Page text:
But ever since I’ve rubbed shoulders with those who love the ‘turbo bricks’ I do have an appreciation for them and sincerely wished that I found them attractive or desirable. Part of me wants to get in on this cult following they have. They are unique and unpretentious and special,only appreciated by a select few, and that is attractive to me. But I’m not sure that I could ever count myself one of you. I think my dislike of the car’s asthetics stands in the way too strongly. I guess one could that that I am a fan of the car’s followers, but not of the car itself. Weird.

    • Matt says:

      Technically, as I understand it, anything with a Redblock is considered “a Brick.” So the 7/900 series would fall into that category too. But yeah, I understand where you’re coming from; the 200-series’ looks aren’t everyone’s cup of tea for sure. I like that you used the word “unpretentious;” I totally agree and that quality is a big reason I like its styling.

      So if you like the followers, but not the car, I suppose a Volvo/Mustang hybrid would be your ideal, then? :) Take the Volvo’s followers and the Mustang’s attributes and you have the perfect car + scene.

  2. John Laughlin says:

    Remember, a stock 1983 242 Turbo without the flathood didn’t have the intercooler kit installed. So, likely that they were comparing cars that were 100% stock. A few years ago (about 10 years before this page was written), I had an ’82 242 Turbo in silver. It typically had boost spikes, which meant that even though it at the time didn’t have an intercooler, it still wound up being quicker than it was when the wastegate opened at the normal set pressure of 6.5 psi. I frequently saw 10 psi on my calibrated boost gauge. After addition of the intercooler, it usually was doing 12-13 psi in cooler weather and 10 psi when the weather was hot out.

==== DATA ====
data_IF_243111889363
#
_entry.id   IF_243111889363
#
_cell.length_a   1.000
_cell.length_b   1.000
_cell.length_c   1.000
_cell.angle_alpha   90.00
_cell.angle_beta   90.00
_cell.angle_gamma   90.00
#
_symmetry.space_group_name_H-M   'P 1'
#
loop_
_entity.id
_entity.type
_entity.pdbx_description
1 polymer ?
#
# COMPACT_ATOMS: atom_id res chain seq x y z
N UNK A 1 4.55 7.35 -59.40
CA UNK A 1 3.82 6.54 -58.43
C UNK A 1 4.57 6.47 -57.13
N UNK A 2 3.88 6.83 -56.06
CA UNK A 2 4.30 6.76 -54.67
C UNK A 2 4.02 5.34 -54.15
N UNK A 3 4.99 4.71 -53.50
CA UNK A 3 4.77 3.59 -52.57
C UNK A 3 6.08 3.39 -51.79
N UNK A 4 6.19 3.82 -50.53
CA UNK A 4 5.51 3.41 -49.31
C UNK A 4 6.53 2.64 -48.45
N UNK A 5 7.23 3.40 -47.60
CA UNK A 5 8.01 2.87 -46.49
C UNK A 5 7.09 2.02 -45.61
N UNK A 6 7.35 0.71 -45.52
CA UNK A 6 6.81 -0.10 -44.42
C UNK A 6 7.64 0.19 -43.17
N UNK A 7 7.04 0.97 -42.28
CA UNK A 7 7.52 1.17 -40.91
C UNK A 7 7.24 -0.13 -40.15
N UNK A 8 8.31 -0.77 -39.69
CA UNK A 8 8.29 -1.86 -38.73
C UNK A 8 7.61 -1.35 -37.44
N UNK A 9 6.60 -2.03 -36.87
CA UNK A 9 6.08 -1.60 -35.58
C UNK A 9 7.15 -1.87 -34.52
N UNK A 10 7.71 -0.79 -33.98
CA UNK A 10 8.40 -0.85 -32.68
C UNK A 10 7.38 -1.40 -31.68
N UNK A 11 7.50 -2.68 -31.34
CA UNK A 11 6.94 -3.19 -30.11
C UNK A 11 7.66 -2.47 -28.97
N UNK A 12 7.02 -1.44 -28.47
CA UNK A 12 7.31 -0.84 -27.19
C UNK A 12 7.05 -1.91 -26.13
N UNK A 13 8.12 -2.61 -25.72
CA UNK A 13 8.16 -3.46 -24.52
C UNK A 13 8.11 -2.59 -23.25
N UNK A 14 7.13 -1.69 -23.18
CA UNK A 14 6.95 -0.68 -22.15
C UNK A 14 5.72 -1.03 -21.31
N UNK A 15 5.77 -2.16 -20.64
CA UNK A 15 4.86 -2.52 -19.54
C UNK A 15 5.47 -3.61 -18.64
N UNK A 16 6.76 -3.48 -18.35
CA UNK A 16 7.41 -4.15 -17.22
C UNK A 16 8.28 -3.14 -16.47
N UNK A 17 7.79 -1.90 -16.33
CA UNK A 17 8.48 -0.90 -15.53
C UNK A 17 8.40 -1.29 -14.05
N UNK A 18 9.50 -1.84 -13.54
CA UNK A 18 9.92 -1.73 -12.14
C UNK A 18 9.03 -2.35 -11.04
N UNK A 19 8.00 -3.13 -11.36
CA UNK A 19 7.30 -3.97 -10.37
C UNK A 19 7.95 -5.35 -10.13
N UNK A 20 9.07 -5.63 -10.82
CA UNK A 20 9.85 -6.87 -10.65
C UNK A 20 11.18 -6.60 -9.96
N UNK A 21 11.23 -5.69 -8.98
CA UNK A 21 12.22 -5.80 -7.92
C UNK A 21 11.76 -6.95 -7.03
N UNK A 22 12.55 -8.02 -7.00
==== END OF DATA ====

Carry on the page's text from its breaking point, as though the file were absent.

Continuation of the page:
3. John Laughlin says:

    Also, the 242Ti flathood shown at the top of the page used to be owned by the guy I bought my current 245 Turbo from.

    • Matt says:

      Thanks for the insight, John! Always nice to hear from owners (and former owners). A not-so-small part of me pines for a Flathood. Any online info about your 245? Would love to see it.


    I had a heavily-aftermarket Volvo 240 Turbo/intercooler with a water cooled turbo, Upgraded Bilstein struts and shocks, lowering springs, a flowmaster muffler, upgraded tires and rims( (225/50’s), and a darkened charcoal paint job. And a Nakamichi stereo with Infinity speakers replacing the stock radio. It might have been an ’89. I learned to drive a stick and went for long drives listening to rock and roll (naturally). The car drove great, but honestly it was very expensive when it needed new parts, which was way too often. I had to get rid of it after the dashboard cracked, the leather fell apart, the roof leaked, the glove compartment (!) fell apart, you name it- it broke. I sank over $6000 to make the car fast and look great, but the maintenance was killing me. I just regret not taking a full set of photos of it after I got it painted. With all the black trim it was, at least to me, a really beautiful car. And I had it in the shop so often, I learned a great deal about the internal workings of an automobile- I even had my own C/O wrench to do adjustments when it idled a little rough. Leave it to Beaver, right? But no more Swedish-made cars for me after that. Especially when my Swedish-American mechanic moved to another state….